Never Alone

The Feast of Saint Joseph

1 Corinthians 10:14–11:1

Paul has just finished arguing that the “strong” Corinthians (i.e., those who chose to eat idol meat) are not as invulnerable to the powers of idols as they might think they are.  Indeed, Paul suggests that they are in danger of incurring God’s judgment, just as the Israelites were punished by God for idolatry in the wilderness.  Thus, Paul begins this next passage by encouraging the congregation to “flee from the worship of idols,” to turn tail and run, because the spiritual dangers of idol worship are far greater than the Corinthians have imagined.  He appeals to members of the congregation as “sensible” people, which was probably one of the Corinthians’ favorite designations.  Using the example of the Lord’s Supper, Paul asks (expecting the answer to be “yes, of course”) whether the “bread that we break” and the “cup of blessing that we bless” are means by which we share in the body and blood of Christ.  He explains that the Christian community is “one body” with Christ and each other (more on that in a few chapters), because members of the community share in “one bread.”  Paul demonstrates this further by explaining that those who share in meat that has been sacrificed at the Temple in Jerusalem are “partners at the altar.”  It seems that these illustrations are boilerplate Eucharistic theology for the communities Paul founded; he asks all of these questions in such a way that the Corinthians probably would have nodded along in agreement.  If all of these illustrations are true, therefore, what is Paul’s implication?  Hearkening back to 8:4, he doesn’t mean to suggest that idols are real.  Rather, he is arguing that, just as eating the bread at the Lord’s Supper is a sharing in the Lord’s body, so also eating meat that has been offered to a “demon” is a sharing in that demon.  Paul argues that knowingly partaking of food that has been offered to a demon and partaking of the Lord’s Supper are mutually exclusive.  He ends this line of argument with a reference to the divine punishment that Israel had experienced in the wilderness: do you really want to make God jealous and put him to the test?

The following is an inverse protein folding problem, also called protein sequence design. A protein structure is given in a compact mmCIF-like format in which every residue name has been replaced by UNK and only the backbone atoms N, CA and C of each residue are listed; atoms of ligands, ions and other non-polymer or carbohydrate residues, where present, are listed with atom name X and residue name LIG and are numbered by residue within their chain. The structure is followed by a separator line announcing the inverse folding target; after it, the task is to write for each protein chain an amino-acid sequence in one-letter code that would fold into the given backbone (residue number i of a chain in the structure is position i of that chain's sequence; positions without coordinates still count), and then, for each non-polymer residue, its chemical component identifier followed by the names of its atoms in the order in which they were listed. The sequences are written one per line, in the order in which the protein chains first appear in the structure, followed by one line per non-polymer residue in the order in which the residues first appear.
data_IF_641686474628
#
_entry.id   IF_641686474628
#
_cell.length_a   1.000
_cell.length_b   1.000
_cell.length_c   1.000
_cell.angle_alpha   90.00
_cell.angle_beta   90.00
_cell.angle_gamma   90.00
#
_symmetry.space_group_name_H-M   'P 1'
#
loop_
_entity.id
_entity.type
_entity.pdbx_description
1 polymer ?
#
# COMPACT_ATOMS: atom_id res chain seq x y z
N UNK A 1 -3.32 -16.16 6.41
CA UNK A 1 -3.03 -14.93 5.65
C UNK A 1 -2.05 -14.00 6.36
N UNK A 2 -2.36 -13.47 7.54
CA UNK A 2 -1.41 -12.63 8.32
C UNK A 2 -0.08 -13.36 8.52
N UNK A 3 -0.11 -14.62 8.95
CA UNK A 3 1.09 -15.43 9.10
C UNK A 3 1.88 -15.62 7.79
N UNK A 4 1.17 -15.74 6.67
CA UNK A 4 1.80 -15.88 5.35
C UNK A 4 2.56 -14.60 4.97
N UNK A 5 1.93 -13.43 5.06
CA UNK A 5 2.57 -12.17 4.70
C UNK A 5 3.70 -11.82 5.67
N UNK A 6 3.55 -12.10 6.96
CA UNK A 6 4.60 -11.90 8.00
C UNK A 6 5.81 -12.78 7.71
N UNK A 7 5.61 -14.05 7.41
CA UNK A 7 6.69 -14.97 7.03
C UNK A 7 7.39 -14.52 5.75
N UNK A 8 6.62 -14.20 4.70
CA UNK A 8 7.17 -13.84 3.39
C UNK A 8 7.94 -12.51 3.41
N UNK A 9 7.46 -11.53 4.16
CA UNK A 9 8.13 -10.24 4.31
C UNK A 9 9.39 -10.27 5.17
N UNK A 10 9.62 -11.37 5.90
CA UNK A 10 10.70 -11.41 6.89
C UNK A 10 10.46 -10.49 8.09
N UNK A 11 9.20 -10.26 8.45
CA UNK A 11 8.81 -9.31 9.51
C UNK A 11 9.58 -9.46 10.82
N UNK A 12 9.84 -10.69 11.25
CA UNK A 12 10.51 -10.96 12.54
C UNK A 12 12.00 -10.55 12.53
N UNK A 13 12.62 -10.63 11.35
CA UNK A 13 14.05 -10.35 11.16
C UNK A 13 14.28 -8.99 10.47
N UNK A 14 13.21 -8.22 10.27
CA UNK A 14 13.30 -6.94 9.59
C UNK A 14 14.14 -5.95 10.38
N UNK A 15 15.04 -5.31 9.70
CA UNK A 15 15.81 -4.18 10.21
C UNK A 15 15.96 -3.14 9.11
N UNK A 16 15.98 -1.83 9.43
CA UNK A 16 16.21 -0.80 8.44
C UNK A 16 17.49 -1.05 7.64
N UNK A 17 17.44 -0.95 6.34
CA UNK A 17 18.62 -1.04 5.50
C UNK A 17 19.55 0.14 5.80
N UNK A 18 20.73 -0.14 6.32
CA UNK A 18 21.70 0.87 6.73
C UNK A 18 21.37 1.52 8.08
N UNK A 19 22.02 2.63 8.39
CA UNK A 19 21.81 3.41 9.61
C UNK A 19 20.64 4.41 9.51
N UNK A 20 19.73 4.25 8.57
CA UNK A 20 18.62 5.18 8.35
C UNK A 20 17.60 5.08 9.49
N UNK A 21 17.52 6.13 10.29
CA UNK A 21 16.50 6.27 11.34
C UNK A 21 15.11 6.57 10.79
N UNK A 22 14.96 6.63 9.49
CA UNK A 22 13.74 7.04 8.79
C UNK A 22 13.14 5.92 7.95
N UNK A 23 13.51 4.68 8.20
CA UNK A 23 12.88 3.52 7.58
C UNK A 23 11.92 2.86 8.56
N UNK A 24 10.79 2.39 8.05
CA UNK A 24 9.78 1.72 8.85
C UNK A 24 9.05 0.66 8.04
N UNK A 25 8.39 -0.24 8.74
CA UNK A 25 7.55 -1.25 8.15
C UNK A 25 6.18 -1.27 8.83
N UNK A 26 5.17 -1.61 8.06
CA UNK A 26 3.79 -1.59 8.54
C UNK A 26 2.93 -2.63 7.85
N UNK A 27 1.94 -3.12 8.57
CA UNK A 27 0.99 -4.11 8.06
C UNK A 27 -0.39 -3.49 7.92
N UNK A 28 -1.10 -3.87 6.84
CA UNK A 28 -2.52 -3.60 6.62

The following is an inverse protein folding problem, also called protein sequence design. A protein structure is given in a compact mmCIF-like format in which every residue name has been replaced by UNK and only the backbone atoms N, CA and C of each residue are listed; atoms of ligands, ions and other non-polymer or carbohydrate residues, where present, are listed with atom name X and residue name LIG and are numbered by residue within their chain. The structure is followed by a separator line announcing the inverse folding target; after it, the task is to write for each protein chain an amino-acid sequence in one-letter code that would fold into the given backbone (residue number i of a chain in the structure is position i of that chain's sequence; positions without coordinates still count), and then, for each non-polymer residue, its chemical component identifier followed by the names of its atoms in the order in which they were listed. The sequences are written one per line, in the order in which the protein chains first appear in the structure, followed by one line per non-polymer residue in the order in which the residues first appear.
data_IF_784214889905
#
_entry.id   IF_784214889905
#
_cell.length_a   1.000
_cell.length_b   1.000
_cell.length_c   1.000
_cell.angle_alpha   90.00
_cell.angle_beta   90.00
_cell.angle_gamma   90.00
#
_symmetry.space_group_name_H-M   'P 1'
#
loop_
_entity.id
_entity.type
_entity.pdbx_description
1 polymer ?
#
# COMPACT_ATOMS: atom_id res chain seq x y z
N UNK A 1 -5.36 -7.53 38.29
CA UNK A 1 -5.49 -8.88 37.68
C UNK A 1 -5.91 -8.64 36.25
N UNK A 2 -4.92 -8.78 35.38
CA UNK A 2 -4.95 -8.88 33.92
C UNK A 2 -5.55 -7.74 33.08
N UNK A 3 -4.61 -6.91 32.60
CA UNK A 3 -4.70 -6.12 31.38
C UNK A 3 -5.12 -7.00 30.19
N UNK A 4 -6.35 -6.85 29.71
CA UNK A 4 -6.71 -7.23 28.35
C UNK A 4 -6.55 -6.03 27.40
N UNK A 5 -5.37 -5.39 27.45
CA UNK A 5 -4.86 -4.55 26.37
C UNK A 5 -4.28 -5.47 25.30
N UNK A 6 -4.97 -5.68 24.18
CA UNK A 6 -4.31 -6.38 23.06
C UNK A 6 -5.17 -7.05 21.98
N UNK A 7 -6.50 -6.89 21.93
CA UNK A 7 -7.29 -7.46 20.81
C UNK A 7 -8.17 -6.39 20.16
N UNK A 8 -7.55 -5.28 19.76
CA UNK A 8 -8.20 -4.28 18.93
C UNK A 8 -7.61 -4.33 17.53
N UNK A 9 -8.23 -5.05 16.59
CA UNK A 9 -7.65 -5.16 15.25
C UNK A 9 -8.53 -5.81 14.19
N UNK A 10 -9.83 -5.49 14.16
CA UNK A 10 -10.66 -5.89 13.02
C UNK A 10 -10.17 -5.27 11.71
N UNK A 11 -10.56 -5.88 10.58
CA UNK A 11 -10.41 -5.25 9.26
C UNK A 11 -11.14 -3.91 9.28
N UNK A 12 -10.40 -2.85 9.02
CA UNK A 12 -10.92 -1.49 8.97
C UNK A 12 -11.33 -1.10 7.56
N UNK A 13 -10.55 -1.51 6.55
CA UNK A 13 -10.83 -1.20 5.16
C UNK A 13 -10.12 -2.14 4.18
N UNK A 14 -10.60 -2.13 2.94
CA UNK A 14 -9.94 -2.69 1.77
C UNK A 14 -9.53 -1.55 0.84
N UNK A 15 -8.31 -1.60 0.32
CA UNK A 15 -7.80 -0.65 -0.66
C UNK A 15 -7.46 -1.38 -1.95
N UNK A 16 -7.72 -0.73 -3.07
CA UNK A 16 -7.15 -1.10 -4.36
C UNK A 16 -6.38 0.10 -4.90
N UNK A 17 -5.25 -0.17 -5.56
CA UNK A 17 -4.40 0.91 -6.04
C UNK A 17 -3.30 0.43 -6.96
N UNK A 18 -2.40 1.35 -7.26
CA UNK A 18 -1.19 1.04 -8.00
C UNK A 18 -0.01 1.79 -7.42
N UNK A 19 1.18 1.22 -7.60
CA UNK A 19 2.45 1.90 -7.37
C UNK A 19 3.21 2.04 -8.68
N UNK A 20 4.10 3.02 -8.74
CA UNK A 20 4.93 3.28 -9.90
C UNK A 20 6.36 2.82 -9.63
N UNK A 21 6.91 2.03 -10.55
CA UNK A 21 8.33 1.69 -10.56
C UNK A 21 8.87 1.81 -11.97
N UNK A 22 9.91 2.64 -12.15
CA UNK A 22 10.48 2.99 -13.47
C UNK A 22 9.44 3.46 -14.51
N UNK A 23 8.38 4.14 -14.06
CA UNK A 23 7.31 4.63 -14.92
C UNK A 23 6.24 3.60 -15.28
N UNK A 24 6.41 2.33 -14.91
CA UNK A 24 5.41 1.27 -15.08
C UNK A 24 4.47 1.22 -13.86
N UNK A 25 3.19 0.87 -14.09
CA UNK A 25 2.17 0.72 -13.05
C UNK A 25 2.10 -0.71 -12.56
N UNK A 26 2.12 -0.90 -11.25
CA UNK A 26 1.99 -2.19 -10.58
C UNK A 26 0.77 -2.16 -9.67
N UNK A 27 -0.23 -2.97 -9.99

In these final verses of chapter 10, Paul summarizes the argument he has made since introducing the subject of idol meat.  Having finished warning the “strong” Corinthians, he returns to the tactic of arguing for the sake of the community as a whole by recalling the rhetorical strategy of quoting a popular Corinthian slogan and offering a counterslogan of his own.  In this case, the Corinthian slogan is, “All things are lawful.”  Paul responds twice, saying, “not all things are beneficial” and “not all things build up.”  Paul makes it clear that he is speaking of the community as a whole when he suggests that members of the community should seek the advantage of others, rather than themselves.  The next few verses are striking, because Paul essentially suggests that, while one shouldn’t knowingly eat idol meat, one shouldn’t seek to be an inconvenience to avoid eating idol meat.  Everything belongs to the Lord, so one should only avoid eating meat if someone explicitly says, “this has been offered to idols.”  Only then does Paul suggest that one should abstain from eating meat.  I think we’re meant to presume that the “other” who hypothetically provides this information is another member of the Christian community, rather than a nonbeliever.  This is consistent with 8:12; Paul clearly believes that we should be concerned with the consciences of our fellow Christians.  While our liberty should not be judged by another’s conscience, we should not wound another’s conscience with our liberty.